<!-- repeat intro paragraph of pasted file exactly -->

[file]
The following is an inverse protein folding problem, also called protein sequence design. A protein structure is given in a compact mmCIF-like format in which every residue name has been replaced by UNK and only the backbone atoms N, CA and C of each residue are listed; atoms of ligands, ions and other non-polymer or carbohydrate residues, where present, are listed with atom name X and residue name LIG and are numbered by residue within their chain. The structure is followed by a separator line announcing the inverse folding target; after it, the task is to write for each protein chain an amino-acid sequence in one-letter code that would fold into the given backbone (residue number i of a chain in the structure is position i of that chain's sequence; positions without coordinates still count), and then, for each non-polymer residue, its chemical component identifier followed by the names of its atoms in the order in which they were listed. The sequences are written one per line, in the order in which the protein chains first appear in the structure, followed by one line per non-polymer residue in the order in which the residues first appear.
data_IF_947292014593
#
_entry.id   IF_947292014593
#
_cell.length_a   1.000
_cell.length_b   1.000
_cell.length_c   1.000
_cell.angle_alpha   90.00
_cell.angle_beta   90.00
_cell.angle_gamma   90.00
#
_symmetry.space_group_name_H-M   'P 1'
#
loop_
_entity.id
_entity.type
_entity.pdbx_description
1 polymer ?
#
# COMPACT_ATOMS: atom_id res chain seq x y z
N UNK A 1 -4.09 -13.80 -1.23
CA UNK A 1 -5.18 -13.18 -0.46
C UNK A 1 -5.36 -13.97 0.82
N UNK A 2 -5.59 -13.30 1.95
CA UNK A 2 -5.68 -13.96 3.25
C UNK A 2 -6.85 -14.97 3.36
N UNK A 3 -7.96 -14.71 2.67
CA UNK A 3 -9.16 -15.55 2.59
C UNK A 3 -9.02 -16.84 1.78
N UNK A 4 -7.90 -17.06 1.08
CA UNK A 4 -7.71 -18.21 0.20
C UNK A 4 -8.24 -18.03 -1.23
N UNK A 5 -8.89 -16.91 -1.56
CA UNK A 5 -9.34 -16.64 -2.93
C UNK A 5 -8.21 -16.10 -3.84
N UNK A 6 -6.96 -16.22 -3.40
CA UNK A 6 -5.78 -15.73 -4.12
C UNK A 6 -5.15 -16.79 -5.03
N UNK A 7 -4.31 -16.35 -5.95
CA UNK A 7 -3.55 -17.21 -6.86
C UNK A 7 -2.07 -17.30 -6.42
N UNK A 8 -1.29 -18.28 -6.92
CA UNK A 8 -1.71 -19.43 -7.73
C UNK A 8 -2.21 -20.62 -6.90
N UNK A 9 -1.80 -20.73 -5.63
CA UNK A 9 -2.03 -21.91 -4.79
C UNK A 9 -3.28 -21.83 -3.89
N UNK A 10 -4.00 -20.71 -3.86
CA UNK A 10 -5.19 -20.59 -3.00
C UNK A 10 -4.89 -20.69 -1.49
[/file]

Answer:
The following is an inverse protein folding problem, also called protein sequence design. A protein structure is given in a compact mmCIF-like format in which every residue name has been replaced by UNK and only the backbone atoms N, CA and C of each residue are listed; atoms of ligands, ions and other non-polymer or carbohydrate residues, where present, are listed with atom name X and residue name LIG and are numbered by residue within their chain. The structure is followed by a separator line announcing the inverse folding target; after it, the task is to write for each protein chain an amino-acid sequence in one-letter code that would fold into the given backbone (residue number i of a chain in the structure is position i of that chain's sequence; positions without coordinates still count), and then, for each non-polymer residue, its chemical component identifier followed by the names of its atoms in the order in which they were listed. The sequences are written one per line, in the order in which the protein chains first appear in the structure, followed by one line per non-polymer residue in the order in which the residues first appear.